Wednesday, February 23, 2011

STAR WARS (1977) Campaign Art by Daniel Goozee

And... the image-heavy Space: 1970 posts continue! This rare bit of advertising campaign art from the original 1977 theatrical release of Star Wars was painted by movie poster veteran Daniel Goozee (Moonraker, Octopussy, Clash of the Titans, Superman IV).

The swashbuckling image appeared in at least one newspaper ad, but was not widely seen; in fact, apparently the artist himself was unaware that it had actually been used in the advertising at all, since it was just one of many pieces commissioned from various artists by Fox's publicity machine back in the 70s.

Goozee is a former Walt Disney "Imagineer" and fine artist who also painted a handful of sci-fi "originals" that were marketed as posters in the back of Famous Monsters and other Warren magazines during the height of the post-Star Wars sci-fi mania. Several of these cool poster images can be seen on THIS collector's page (I really wish I had some!).


  1. Awesome! I remember both of those pieces very well (as well as the poster ad on the collector's page you linked to) but never knew the artist's name. I haven't seen this stuff in years. The '70s were really a wonderful time for this sort of commercial illustration. Nothing coming out today is nearly as exciting or aesthetically pleasing, IMHO.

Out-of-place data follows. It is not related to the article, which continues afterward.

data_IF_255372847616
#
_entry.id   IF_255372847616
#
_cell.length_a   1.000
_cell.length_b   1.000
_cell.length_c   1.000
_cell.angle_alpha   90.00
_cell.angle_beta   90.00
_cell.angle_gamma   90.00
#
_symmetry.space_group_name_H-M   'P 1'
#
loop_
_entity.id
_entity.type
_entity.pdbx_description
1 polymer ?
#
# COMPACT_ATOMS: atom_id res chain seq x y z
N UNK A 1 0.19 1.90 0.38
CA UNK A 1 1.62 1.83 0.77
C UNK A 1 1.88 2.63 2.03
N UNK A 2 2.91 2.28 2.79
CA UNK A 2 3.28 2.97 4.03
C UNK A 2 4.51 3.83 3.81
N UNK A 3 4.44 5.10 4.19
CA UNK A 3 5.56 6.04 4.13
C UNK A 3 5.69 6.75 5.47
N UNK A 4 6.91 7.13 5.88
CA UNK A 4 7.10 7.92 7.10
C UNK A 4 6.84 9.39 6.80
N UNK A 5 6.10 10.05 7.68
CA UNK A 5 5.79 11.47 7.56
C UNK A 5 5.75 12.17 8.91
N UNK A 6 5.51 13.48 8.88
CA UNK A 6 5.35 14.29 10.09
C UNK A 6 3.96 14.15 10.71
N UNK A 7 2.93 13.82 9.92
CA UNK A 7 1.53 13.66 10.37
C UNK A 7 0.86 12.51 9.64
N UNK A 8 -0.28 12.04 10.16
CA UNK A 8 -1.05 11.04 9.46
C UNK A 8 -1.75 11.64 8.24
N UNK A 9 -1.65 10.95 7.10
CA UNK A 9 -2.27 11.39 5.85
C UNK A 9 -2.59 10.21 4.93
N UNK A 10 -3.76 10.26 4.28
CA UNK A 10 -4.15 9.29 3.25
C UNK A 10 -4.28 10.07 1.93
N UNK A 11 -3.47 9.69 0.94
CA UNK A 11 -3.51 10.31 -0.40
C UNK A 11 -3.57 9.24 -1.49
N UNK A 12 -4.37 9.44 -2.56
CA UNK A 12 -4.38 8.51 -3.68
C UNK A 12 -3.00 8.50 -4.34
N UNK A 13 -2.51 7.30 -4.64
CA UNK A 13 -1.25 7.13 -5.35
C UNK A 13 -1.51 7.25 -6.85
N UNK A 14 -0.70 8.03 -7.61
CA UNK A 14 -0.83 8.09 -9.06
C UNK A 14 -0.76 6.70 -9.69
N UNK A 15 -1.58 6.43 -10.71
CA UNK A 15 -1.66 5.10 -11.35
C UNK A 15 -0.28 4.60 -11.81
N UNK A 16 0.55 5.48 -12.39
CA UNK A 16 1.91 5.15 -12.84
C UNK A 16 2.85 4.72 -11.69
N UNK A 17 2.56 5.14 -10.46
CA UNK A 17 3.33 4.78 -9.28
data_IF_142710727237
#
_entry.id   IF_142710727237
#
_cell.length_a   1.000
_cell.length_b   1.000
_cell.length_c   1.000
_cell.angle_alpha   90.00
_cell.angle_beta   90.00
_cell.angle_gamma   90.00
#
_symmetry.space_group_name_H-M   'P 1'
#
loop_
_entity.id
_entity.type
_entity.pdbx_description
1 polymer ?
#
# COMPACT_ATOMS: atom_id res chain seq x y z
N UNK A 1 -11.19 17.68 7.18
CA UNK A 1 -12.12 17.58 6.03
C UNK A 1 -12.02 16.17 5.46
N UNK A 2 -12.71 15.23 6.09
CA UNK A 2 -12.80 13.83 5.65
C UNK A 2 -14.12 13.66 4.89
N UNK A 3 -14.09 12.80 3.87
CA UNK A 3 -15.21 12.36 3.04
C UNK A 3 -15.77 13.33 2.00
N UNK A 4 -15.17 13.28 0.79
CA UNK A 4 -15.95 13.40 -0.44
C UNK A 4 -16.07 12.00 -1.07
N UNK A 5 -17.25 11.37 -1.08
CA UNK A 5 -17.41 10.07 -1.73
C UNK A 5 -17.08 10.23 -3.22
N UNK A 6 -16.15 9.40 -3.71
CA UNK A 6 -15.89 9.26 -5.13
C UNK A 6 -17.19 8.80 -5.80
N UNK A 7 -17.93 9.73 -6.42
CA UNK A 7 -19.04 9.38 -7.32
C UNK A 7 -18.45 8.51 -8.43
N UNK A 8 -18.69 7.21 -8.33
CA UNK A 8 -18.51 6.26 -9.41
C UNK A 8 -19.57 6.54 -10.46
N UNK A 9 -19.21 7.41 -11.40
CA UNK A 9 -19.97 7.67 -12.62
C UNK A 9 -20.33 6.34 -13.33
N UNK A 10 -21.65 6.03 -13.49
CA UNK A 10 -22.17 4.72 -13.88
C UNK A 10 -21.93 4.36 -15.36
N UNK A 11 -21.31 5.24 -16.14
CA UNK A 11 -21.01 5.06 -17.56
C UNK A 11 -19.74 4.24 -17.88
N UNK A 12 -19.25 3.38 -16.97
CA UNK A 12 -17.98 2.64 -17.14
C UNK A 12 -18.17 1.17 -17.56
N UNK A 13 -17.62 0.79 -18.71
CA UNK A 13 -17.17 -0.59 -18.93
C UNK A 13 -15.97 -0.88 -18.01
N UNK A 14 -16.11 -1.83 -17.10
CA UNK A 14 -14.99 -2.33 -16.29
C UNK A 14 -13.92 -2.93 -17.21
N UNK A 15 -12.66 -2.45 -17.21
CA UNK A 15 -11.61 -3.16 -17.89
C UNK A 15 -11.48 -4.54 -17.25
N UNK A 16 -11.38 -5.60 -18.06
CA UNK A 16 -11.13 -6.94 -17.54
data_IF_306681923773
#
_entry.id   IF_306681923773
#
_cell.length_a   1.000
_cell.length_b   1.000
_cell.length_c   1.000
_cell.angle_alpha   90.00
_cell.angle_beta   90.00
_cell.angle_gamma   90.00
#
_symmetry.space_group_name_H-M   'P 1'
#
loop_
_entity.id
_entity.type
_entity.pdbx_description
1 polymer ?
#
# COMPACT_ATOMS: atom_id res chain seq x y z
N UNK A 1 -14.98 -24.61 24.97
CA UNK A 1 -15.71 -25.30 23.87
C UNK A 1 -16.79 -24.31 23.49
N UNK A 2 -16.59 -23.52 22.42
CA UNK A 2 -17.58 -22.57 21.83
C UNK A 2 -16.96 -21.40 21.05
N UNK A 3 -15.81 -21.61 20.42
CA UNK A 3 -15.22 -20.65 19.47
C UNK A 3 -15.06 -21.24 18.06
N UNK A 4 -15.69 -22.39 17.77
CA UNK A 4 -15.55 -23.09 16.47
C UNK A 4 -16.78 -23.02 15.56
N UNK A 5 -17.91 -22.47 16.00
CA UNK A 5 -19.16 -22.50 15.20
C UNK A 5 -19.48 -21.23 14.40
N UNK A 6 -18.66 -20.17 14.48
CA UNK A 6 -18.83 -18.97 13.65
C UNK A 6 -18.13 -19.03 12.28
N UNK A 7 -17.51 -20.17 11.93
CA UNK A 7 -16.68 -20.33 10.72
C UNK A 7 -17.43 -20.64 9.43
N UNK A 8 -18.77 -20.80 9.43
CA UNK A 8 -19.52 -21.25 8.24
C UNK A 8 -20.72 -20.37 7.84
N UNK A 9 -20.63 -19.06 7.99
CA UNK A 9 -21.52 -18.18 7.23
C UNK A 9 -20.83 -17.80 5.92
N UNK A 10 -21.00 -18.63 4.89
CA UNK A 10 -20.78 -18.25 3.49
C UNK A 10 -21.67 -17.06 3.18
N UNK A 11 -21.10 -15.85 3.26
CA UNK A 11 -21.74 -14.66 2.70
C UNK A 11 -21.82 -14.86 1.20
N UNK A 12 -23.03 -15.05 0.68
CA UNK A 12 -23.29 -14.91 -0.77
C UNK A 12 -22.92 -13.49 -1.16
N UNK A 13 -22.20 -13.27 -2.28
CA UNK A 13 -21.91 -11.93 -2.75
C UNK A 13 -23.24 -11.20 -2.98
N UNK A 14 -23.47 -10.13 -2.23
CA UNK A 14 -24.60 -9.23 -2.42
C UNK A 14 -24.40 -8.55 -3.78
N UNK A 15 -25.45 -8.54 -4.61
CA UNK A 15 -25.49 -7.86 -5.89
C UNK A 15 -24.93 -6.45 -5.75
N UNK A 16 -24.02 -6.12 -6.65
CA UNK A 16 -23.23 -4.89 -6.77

2. I really love how there used to be so many different takes on the material in those days, and really hate how boring and standardized all advertising images have become today. There's nothing exciting about seeing the exact same approved publicity images on every single spinoff product out there for a movie. I wish they'd go back to this type of thing, not to mention use painted art once in a while.

  3. I totally agreee and also miss the days when different territories had different and unique ad campaigns for films, resulting in a wide and interesting variety of artistic styles. While I can appreciate that George Lucas still employs someone like Drew Struzan to create the poster art for his films using old-fashioned illustration, seeing the same images used over and over again (not to mention that the posters for all the Star Wars Special Editions and prequels look exactly alike) is extremely dissapointing.